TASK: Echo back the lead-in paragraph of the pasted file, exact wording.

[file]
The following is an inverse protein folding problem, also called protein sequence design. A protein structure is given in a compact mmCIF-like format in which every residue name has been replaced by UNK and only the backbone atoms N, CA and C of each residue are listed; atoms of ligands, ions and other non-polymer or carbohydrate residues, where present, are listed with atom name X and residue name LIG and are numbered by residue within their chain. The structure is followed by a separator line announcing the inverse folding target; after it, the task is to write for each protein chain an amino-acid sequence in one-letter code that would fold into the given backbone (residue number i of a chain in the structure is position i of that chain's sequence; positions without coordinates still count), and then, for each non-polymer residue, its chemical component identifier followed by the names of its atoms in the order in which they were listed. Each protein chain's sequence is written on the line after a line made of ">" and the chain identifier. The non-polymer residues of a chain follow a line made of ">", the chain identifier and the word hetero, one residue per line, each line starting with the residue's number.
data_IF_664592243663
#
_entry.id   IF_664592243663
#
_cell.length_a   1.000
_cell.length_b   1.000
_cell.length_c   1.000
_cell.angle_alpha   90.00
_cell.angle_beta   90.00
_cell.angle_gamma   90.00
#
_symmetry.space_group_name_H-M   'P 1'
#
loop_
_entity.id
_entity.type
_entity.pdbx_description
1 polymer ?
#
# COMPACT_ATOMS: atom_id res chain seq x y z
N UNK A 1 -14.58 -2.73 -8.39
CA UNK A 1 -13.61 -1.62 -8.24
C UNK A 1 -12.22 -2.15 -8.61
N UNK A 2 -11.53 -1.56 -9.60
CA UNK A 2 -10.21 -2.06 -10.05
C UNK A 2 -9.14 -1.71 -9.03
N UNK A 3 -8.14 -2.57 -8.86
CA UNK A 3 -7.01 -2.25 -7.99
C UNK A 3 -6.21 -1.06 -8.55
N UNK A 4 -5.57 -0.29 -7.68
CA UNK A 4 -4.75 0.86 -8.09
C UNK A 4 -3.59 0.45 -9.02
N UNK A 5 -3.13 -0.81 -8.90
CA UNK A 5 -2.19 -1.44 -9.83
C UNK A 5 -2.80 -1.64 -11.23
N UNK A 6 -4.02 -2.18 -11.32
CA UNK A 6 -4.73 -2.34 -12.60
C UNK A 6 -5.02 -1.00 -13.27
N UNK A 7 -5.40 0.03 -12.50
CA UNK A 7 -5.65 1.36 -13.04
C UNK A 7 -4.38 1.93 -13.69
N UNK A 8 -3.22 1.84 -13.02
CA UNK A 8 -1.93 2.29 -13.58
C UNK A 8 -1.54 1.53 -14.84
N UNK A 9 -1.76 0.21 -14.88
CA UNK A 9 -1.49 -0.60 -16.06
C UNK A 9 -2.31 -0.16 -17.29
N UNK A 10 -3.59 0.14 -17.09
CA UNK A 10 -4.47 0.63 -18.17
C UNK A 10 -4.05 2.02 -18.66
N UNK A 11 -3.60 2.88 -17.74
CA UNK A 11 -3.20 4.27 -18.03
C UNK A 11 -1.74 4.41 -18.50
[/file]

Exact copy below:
The following is an inverse protein folding problem, also called protein sequence design. A protein structure is given in a compact mmCIF-like format in which every residue name has been replaced by UNK and only the backbone atoms N, CA and C of each residue are listed; atoms of ligands, ions and other non-polymer or carbohydrate residues, where present, are listed with atom name X and residue name LIG and are numbered by residue within their chain. The structure is followed by a separator line announcing the inverse folding target; after it, the task is to write for each protein chain an amino-acid sequence in one-letter code that would fold into the given backbone (residue number i of a chain in the structure is position i of that chain's sequence; positions without coordinates still count), and then, for each non-polymer residue, its chemical component identifier followed by the names of its atoms in the order in which they were listed. Each protein chain's sequence is written on the line after a line made of ">" and the chain identifier. The non-polymer residues of a chain follow a line made of ">", the chain identifier and the word hetero, one residue per line, each line starting with the residue's number.